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Remembered forever

Erik Nichols, 18 months.

Fund named in son’s memory supports educational opportunities for pediatric critical care fellows

Christopher Meyer, M.D., loved her career as a pediatric critical care doctor at Gillette Children’s Specialty Healthcare. It was an intense job that required her to be on her feet all day, but she was continually amazed at the strength of the families she met.

But a childhood spine condition made it difficult and often painful for Meyer to stand for hours on end. She had several surgeries, trying to alleviate the pain, and each had a rather long recovery period when she couldn’t work at all.

Meyer worried that she was burdening her colleagues at the University, with which Gillette was then affiliated. “But they never, ever made it seem that they were resentful at all,” she says. “They were very compassionate and understanding.”

In gratitude for that understanding, Meyer in 1999 made a gift of $27,000 to help trainees in the University’s pediatric critical care fellowship program attend professional conferences or to support their research. Meyer completed her pediatric critical care fellowship training at the University in 1992.

Meyer with son Erik Nichols. “Some of the leaders in the international community have trained here,” says fellowship program director Marie Steiner, M.D.

“There’s a long history of training the movers and the shakers—in terms of research, education, and service.”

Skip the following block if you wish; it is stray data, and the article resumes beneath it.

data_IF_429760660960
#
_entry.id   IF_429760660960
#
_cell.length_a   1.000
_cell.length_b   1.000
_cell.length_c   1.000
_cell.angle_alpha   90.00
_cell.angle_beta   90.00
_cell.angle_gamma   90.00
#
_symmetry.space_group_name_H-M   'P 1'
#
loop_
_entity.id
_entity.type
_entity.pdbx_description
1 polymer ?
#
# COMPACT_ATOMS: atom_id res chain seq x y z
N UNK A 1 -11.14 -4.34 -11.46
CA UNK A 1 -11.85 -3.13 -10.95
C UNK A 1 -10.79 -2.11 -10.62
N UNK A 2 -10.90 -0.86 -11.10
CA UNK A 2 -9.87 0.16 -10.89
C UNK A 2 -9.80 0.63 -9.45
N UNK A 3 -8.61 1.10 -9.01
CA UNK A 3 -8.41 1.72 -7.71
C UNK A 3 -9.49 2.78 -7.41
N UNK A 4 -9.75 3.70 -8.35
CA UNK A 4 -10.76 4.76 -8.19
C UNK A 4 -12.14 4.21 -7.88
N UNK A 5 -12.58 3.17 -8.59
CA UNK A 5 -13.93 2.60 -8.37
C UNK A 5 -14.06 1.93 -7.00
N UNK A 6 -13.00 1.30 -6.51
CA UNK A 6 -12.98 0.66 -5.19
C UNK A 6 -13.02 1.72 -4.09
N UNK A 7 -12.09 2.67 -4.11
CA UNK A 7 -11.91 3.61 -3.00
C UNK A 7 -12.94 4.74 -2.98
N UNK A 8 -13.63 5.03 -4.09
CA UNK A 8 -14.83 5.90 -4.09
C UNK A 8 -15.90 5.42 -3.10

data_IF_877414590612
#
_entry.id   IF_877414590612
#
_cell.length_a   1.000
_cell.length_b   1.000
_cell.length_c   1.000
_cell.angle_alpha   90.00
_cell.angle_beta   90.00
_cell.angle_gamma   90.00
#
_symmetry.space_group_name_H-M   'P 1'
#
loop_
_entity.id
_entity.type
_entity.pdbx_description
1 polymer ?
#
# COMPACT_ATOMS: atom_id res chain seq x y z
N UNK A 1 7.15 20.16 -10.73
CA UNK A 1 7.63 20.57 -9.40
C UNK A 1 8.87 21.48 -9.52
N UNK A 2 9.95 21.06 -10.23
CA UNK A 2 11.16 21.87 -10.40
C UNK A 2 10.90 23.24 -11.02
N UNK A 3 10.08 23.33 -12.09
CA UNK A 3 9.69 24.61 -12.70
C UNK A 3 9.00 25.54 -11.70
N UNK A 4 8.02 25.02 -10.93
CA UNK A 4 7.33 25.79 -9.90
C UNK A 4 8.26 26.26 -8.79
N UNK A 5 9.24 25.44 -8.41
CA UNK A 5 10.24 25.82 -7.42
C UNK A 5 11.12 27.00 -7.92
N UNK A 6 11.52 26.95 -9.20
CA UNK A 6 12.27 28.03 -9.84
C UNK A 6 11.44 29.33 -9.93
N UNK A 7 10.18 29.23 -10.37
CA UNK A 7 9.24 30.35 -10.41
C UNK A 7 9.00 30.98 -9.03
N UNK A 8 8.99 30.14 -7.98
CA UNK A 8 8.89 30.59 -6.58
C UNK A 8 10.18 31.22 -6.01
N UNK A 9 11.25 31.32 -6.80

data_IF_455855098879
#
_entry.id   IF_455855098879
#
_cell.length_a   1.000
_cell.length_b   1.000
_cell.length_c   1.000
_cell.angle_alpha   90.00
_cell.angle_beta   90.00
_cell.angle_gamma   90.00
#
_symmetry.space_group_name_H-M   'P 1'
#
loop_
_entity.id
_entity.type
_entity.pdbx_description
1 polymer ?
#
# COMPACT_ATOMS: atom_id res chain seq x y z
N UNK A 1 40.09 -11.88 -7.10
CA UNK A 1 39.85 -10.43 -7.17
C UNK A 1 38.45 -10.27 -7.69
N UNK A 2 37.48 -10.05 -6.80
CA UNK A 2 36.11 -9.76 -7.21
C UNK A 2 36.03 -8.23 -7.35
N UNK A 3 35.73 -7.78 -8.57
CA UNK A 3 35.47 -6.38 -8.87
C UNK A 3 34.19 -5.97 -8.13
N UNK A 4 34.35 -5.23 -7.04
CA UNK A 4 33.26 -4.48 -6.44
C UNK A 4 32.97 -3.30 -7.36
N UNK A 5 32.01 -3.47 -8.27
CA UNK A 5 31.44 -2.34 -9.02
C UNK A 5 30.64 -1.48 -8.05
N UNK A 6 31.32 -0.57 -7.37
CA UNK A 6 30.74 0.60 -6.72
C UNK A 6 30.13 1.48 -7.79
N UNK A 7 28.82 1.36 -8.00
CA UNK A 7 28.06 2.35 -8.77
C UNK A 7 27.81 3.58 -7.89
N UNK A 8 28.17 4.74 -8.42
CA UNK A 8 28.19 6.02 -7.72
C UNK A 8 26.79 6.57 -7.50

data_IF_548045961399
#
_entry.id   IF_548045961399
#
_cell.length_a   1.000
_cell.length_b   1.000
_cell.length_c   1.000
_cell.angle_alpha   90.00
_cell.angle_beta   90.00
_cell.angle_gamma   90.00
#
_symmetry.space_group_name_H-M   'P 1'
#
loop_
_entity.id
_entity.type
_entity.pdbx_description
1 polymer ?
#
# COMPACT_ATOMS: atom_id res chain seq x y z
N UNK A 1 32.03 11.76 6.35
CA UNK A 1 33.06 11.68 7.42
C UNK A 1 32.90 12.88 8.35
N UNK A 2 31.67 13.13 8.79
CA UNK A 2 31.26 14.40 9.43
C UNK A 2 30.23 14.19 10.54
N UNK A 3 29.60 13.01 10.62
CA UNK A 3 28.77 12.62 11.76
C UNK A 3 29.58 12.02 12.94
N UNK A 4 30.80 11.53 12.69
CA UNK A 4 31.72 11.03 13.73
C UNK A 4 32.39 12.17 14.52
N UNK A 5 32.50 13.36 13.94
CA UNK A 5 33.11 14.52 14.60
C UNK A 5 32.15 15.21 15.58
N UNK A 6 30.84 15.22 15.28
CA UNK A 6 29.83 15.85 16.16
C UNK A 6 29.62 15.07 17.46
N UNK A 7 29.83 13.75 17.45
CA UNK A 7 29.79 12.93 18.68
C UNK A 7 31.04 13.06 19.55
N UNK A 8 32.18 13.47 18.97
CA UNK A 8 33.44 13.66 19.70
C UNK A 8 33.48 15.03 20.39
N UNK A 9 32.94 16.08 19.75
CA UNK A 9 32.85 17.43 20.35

Though Meyer’s back problems forced her to retire early, in 2003, she firmly believes in the power of research and education.

Then four years ago, her middle son, Erik Nichols, died suddenly at age 23. In his honor, Meyer recently renamed the fund she had created the Erik David Nichols Memorial Pediatric Critical Care Fellows Fund. She also has added to the fund, which now contains more than $37,000, and she made it an endowment so it could be a funding source for fellows in perpetuity.

“That way [Erik] could be remembered forever,” Meyer says.

Erik Nichols. The support her funds provide to fellows will have a lasting impact as well. The fund allows them to attend professional meetings and educational conferences that they wouldn’t otherwise be able to afford on their trainees’ salaries, Steiner says.

For instance, if a fellow is chosen to present at a professional meeting, he or she will attend that conference, although it may not be the most beneficial educationally, Steiner says. But the Erik David Nichols Memorial Pediatric Critical Care Fellows Fund allows fellows, today and in the future, additional opportunities for professional development.

“It’s so selfless,” Steiner says. 

For more information on supporting fellowship funds, contact Courtney Billing at 612-626-1931 or

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